NASA and Planetary Resources team up for asteroid detection

After an asteroid exploded above Chelyabinsk, Russia and caused extensive damage and injuries, scientists (and the U.N.) have scrambled to put systems in place that could identify such objects in the future. Now, NASA and Planetary Resources (an asteroid mining startup) have come together for a crowdsourced campaign to make that happen.

As the first part of NASA’s Asteroid Grand Challenge, announced this past summer, NASA is turning to the public to not only identify asteroids, but also to study them and find those that might pose a threat to Earth. NASA is also interested in redirecting asteroids near the Moon, where they can later be explored by astronauts.

Planetary Resources is the same group responsible for successfully funding a publically-accessible space telescope on Kickstarter. The company's primary interest, however, is with asteroids. Their eventual goal is to robotically mine asteroids and then sell their resources in orbit. For this particular project, though, the company entered into a "Space Act Agreement" with NASA. NASA will provide all its sky survey data, while Planetary Resources will organize and manage the crowdsourced contests that will have participants using algorithms to hunt for asteroids.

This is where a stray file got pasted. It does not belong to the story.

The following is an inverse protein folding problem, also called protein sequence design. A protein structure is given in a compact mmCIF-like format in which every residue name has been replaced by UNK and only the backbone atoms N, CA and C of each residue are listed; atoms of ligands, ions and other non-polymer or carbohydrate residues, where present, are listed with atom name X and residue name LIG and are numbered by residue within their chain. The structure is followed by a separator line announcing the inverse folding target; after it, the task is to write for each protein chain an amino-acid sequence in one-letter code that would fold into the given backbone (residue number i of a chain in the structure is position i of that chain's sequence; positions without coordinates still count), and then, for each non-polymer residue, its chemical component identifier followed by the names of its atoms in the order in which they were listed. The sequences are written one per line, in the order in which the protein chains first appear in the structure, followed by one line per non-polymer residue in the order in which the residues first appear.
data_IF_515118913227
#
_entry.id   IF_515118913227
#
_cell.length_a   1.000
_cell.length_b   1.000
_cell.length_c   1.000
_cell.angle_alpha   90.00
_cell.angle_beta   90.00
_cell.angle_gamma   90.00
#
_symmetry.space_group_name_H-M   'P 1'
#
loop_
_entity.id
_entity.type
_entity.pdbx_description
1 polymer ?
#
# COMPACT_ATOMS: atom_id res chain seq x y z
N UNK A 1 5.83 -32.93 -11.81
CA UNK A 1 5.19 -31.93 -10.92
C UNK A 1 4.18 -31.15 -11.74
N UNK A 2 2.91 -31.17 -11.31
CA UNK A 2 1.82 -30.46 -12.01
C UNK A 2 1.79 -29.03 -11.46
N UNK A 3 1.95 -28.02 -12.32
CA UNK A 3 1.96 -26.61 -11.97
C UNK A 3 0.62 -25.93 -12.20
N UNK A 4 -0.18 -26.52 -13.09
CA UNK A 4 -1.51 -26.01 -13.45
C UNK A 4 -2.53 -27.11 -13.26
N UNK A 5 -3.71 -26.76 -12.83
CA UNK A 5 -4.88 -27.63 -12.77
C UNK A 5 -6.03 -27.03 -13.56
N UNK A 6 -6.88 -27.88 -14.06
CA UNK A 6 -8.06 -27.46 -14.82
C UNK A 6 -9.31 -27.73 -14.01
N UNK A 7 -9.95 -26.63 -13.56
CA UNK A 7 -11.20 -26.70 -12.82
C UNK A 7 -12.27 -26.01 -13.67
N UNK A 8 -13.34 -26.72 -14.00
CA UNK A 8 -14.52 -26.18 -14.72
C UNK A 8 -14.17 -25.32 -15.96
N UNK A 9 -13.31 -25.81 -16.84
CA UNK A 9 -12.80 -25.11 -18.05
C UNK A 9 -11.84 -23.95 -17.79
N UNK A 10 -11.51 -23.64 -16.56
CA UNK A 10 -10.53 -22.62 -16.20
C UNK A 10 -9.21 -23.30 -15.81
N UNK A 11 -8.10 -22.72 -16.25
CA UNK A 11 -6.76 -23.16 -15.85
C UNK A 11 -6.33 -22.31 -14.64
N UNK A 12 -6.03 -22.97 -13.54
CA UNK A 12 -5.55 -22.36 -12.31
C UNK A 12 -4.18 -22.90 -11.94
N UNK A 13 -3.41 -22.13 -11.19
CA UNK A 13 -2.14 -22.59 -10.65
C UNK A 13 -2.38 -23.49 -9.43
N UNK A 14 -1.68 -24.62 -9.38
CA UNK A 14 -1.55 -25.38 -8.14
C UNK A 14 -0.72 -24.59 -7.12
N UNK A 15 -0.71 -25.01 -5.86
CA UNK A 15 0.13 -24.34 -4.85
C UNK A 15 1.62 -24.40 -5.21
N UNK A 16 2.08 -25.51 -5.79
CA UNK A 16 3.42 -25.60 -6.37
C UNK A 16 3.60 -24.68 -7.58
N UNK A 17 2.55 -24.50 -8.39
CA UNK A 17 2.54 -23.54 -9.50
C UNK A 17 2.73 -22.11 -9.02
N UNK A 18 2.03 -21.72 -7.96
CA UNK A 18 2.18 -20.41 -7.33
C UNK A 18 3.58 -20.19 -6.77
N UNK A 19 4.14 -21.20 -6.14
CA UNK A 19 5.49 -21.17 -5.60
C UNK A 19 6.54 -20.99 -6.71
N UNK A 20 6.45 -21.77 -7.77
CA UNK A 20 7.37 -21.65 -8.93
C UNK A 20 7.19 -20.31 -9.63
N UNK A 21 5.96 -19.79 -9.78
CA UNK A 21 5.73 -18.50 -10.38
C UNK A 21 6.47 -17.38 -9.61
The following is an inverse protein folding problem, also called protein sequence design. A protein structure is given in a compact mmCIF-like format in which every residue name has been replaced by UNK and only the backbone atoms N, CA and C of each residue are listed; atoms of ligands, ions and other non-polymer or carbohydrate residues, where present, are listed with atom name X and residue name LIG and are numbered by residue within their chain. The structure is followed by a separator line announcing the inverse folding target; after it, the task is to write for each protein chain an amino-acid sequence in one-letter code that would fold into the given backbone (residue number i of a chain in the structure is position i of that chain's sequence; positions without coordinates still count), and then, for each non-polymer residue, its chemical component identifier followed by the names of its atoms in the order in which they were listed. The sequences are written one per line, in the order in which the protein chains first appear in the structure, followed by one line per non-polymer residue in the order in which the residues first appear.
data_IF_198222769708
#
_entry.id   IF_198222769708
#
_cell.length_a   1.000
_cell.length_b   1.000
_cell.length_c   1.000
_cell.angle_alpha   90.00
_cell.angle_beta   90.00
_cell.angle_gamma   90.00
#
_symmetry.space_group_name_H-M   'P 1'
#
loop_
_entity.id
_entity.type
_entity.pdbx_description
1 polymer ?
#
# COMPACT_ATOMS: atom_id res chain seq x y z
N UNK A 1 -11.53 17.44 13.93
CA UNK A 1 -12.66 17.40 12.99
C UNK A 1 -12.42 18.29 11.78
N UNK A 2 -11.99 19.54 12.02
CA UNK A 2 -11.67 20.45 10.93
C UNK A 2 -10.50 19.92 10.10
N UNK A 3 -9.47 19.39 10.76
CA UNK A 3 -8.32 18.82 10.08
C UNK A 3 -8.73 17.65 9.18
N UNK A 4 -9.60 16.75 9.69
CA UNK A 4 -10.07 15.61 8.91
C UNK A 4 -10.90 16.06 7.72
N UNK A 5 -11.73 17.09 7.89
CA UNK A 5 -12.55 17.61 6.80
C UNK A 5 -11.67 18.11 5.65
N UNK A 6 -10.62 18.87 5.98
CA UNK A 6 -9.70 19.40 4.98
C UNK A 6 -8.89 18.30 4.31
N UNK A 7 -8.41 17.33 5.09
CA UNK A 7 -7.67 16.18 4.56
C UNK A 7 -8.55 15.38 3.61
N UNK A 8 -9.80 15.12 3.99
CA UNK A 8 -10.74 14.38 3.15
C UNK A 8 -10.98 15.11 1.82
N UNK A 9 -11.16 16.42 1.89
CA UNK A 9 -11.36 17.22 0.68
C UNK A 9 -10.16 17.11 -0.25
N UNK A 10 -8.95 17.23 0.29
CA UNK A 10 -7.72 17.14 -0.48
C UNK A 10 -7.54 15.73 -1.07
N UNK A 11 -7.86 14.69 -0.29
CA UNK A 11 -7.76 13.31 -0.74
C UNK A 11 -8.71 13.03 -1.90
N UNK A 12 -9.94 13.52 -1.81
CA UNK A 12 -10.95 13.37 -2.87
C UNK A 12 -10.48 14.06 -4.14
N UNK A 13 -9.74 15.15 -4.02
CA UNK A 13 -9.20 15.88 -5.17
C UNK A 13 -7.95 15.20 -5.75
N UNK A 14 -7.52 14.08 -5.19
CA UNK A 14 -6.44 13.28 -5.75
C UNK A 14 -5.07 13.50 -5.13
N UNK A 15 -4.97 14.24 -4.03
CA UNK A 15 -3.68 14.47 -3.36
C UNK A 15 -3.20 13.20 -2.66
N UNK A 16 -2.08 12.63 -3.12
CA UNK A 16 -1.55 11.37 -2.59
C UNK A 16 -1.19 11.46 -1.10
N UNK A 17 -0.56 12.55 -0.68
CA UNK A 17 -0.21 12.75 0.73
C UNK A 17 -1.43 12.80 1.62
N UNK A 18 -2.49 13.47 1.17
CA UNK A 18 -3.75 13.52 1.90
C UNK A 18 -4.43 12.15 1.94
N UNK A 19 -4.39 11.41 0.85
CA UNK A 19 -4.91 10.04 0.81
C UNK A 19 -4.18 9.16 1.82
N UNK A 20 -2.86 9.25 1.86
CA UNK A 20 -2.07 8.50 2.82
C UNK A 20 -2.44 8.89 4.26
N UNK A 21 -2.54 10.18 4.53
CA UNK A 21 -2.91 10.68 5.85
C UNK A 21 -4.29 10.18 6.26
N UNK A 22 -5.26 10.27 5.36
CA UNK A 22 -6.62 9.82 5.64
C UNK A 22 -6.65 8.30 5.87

Chris Lewicki, president and chief engineer of Planetary Resources said:

"Asteroids hold the resources necessary to enable a sustainable, even indefinite presence in space — for science, commerce and continued prosperity here on Earth. By harnessing the public’s interest in space and asteroid detection, we can more quickly identify the potential threats, as well as the opportunities."

The first contest will begin in 2014, using software developed by Zooniverse, the company behind the Galaxy Zoo project that used the public to identify over 300,000 galaxies close to Earth. There’s no word yet on what prizes are available to winners of the contests, although saving planet Earth from asteroids should be enough reward. Now that Earth is at a higher risk for asteroid impact, these contests cannot begin to soon.

Via NASA

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